Test setup for LDMX HCal readout

University essay from Lunds universitet/Partikelfysik; Lunds universitet/Fysiska institutionen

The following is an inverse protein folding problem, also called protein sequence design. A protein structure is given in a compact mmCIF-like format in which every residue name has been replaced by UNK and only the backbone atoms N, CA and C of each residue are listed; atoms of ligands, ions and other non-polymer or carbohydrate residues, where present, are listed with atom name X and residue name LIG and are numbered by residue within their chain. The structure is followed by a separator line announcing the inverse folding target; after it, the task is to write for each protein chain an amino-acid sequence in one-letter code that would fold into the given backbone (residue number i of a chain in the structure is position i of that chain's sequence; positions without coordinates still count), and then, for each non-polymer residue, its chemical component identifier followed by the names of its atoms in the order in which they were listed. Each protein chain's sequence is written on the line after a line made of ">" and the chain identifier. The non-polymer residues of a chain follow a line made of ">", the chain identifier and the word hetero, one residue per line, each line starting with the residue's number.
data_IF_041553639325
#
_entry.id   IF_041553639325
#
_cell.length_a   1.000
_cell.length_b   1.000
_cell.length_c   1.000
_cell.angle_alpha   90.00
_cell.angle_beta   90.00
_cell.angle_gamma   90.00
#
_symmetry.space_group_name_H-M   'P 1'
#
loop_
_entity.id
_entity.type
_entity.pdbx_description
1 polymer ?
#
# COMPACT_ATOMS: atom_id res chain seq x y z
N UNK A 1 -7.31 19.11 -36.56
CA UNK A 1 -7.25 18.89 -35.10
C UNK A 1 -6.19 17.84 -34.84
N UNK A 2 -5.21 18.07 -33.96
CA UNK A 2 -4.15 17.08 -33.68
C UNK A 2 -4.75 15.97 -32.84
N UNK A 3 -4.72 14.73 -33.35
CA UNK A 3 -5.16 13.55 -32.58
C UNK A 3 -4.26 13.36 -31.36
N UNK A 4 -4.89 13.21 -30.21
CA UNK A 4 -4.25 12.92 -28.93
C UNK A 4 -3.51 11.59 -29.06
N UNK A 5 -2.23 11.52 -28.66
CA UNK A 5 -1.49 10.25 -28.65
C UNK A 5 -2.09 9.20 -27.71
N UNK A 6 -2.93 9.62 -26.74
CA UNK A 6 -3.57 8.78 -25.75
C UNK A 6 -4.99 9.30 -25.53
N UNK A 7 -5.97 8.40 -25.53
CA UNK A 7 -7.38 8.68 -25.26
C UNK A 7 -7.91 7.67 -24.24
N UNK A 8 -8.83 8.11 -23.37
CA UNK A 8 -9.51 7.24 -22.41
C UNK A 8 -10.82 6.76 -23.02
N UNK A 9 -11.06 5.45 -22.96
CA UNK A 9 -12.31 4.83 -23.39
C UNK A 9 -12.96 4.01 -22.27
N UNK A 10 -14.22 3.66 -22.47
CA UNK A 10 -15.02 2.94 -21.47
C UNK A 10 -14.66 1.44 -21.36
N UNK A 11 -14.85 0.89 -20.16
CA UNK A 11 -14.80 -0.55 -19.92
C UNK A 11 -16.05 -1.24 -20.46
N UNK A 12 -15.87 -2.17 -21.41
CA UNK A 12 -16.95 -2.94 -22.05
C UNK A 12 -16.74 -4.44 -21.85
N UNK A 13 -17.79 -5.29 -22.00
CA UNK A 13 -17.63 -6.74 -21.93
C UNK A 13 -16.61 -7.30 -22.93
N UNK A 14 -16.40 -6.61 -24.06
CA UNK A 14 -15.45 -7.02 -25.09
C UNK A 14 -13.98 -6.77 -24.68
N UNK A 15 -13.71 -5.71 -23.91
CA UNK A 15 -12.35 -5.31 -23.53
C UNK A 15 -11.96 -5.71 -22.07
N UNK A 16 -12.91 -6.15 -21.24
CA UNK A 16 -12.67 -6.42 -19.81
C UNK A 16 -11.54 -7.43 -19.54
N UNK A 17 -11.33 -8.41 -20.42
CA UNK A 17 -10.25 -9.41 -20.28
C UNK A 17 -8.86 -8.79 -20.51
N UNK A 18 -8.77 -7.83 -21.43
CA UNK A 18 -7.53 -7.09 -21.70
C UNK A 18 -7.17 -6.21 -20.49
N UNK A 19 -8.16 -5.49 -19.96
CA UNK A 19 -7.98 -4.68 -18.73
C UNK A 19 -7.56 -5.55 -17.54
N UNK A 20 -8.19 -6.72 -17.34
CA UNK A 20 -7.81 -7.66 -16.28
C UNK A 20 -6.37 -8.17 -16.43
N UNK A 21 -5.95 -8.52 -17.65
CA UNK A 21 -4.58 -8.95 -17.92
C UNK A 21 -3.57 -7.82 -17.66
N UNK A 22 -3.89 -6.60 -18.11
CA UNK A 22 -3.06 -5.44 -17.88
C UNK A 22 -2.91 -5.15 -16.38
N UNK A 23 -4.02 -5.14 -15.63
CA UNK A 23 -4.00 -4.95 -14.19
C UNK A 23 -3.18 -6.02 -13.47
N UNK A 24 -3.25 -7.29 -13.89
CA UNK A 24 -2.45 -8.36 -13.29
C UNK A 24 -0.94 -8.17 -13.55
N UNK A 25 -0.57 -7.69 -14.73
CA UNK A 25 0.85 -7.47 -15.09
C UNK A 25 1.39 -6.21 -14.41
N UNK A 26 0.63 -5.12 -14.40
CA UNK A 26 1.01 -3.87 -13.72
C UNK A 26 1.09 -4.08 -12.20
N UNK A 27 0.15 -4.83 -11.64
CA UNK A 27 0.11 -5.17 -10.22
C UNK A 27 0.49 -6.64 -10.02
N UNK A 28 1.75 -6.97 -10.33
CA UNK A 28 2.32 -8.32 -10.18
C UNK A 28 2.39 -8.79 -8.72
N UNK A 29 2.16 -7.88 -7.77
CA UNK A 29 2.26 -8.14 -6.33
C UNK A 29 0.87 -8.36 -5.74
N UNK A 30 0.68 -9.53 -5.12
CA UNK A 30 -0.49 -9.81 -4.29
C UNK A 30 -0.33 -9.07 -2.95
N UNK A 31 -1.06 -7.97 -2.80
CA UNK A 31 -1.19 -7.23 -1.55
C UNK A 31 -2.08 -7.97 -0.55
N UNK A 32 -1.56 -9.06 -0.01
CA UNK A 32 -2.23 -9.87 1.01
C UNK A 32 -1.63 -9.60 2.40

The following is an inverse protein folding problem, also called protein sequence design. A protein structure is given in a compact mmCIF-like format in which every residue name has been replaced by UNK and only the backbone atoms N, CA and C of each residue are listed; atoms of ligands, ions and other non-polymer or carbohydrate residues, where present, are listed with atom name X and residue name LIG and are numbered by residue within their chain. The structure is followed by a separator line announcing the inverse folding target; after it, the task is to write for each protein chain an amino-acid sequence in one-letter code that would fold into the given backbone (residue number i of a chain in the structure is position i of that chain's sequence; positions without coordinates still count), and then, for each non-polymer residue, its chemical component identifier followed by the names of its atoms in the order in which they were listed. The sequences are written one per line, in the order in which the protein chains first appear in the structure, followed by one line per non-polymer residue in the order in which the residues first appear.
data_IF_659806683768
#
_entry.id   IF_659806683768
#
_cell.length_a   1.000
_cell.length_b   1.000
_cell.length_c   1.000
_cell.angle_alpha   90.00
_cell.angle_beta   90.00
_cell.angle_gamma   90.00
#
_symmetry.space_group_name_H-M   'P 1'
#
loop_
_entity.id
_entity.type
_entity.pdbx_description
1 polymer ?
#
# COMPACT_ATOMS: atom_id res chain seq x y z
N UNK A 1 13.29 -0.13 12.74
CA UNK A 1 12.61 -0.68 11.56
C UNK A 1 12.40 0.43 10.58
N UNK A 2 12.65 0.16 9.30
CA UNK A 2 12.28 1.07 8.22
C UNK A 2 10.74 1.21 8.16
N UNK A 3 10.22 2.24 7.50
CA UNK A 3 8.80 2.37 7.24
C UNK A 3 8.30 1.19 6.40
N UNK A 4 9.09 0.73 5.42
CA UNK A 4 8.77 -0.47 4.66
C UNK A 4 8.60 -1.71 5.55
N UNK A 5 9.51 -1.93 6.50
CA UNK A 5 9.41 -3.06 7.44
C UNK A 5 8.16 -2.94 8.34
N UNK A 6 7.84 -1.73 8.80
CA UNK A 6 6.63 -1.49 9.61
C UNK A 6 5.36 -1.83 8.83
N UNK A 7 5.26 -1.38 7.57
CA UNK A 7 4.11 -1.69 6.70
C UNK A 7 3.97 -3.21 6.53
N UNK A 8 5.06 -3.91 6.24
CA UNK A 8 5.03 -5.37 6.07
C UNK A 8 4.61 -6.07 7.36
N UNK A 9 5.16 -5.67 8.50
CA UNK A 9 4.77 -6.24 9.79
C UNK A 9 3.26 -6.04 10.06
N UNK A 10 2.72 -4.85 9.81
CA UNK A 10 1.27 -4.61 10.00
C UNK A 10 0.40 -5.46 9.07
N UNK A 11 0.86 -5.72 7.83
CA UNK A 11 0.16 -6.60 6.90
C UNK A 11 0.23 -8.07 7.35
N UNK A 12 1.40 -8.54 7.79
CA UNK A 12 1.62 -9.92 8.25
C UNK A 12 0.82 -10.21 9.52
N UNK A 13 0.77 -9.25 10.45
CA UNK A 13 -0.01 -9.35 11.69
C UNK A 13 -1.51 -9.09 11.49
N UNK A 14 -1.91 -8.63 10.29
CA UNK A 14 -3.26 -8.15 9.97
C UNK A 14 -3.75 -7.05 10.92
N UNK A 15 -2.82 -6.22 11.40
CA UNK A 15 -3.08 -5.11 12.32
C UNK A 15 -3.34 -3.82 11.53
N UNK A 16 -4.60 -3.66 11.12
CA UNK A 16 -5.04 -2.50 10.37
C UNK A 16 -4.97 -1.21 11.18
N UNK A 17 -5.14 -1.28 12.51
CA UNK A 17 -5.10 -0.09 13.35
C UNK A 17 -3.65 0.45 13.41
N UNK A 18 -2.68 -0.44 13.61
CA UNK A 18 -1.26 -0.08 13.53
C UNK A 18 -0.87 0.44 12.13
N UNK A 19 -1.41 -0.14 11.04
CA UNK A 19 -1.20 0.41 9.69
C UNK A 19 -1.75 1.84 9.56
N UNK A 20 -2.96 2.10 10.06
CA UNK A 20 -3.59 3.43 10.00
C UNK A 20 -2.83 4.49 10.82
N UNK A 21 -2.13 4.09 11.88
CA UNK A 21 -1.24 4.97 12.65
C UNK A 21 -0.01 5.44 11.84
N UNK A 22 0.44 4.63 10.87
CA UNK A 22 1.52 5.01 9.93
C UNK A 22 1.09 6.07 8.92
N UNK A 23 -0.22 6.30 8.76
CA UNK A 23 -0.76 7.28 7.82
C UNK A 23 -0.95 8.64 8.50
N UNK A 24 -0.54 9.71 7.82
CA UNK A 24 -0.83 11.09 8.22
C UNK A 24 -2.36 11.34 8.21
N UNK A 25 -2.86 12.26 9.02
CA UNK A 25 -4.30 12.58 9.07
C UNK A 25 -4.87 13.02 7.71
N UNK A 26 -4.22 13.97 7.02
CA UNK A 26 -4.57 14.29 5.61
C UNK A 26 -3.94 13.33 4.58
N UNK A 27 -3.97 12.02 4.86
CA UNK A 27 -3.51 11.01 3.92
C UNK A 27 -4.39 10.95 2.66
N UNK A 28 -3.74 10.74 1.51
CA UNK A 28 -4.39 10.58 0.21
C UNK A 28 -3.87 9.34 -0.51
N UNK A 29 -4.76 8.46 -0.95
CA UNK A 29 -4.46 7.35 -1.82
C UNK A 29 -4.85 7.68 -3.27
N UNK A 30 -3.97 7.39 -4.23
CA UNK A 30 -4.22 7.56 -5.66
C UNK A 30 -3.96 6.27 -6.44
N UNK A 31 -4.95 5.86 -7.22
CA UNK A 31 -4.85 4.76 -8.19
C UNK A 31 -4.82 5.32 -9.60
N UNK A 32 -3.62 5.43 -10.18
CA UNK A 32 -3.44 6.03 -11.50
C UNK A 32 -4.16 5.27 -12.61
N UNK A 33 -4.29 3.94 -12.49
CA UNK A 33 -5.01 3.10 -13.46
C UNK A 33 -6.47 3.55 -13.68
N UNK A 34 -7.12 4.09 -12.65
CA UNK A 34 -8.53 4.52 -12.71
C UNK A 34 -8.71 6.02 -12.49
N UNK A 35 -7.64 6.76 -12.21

Abstract: It is evident from cosmological observations such as the Cosmic Microwave Background, and the motion of galaxies, that the universe consists of approximately 5 times more mass than visible matter can account for. The Light Dark Matter eXperiment (LDMX) will take a unique approach in its hunt for dark matter; it will look for missing momentum signals in electron collisions with a Tungsten target, and will be looking in the sub GeV energy range for evidence of dark matter interactions. To achieve this, a sensitive hadronic calorimeter system will be required to detect the resulting particles from events that need to be ignored, or vetoed. The basic physical processes that need to be considered for hadronic calorimetry in general, as well as for the hadronic calorimeter in LDMX experiment specifically, are discussed. The experimental setup is presented, consisting of a Styron 665 W Polystyrene based plastic scintillator bar[1], with Wavelength Shifting Fibre (WLS) at the centre, and a Photomultiplier Tube (PMT) at each end. Light output was optimized by grinding the ends of the fibres down, and by increasing the fibre volume inside the bar. Light-tightness was maximised by implementing a simple plastic coupling insert for the fibre, made using a 3D printer. After beta particles failed to produce signals, minimally ionizing cosmic ray muons were used as events to measure the scintillation light in the bar. To achieve this, an area of ≈ 1dm2 was covered with overlapping scintillator paddles, which then triggered an oscilloscope to measure the output at the fibre ends. The measured amplitudes were compared to those of apparent single photo-electrons measured by the PMTs. A basic Python simulation was constructed to attempt to identify parameters that could be optimized for photon collection by the fibre, in slightly different configurations, based on the amount of light that was obtained from cosmic events. Though there was not sufficient light yield for resolving energies, there was some measurable time resolution. A rough estimate of the event location along the bar axis could be made, which indicated the effective mid point was closer to one end of the bar at ≈ 650mm. Finally, an outlook on what the next objectives could be is discussed.

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